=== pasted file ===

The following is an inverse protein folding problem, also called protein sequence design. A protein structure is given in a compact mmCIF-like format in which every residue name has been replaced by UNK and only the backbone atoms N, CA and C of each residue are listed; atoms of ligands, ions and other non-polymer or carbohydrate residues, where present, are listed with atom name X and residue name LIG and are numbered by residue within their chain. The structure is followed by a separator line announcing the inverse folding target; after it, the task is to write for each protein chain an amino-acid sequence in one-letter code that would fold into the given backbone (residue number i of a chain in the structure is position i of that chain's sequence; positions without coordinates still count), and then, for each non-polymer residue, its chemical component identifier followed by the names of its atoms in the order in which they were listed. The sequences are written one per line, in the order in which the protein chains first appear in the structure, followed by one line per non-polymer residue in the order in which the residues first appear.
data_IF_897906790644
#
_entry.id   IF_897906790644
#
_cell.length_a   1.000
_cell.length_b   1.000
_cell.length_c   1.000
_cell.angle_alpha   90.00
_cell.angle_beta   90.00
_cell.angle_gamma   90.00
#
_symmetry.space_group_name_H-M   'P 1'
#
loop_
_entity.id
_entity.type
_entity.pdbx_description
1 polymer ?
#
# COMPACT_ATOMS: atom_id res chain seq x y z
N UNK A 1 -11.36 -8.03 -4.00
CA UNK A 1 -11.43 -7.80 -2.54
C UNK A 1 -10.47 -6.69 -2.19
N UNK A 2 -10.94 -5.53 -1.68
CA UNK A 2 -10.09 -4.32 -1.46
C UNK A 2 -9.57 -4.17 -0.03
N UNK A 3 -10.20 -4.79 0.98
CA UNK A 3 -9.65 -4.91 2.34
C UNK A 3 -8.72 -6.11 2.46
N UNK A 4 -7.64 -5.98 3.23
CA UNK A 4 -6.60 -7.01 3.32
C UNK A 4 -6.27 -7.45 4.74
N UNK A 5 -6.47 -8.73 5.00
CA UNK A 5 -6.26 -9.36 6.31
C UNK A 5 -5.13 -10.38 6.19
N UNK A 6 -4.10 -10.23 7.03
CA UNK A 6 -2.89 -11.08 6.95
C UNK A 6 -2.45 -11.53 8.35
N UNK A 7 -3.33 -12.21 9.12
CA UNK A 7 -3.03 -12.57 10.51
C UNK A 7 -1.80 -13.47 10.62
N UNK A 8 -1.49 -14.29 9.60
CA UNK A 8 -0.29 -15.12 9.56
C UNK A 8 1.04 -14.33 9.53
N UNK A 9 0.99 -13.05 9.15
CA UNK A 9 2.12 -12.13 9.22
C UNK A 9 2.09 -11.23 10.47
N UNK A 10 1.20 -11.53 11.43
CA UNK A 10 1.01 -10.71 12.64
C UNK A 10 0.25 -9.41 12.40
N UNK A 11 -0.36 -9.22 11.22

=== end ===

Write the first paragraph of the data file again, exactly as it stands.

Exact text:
The following is an inverse protein folding problem, also called protein sequence design. A protein structure is given in a compact mmCIF-like format in which every residue name has been replaced by UNK and only the backbone atoms N, CA and C of each residue are listed; atoms of ligands, ions and other non-polymer or carbohydrate residues, where present, are listed with atom name X and residue name LIG and are numbered by residue within their chain. The structure is followed by a separator line announcing the inverse folding target; after it, the task is to write for each protein chain an amino-acid sequence in one-letter code that would fold into the given backbone (residue number i of a chain in the structure is position i of that chain's sequence; positions without coordinates still count), and then, for each non-polymer residue, its chemical component identifier followed by the names of its atoms in the order in which they were listed. The sequences are written one per line, in the order in which the protein chains first appear in the structure, followed by one line per non-polymer residue in the order in which the residues first appear.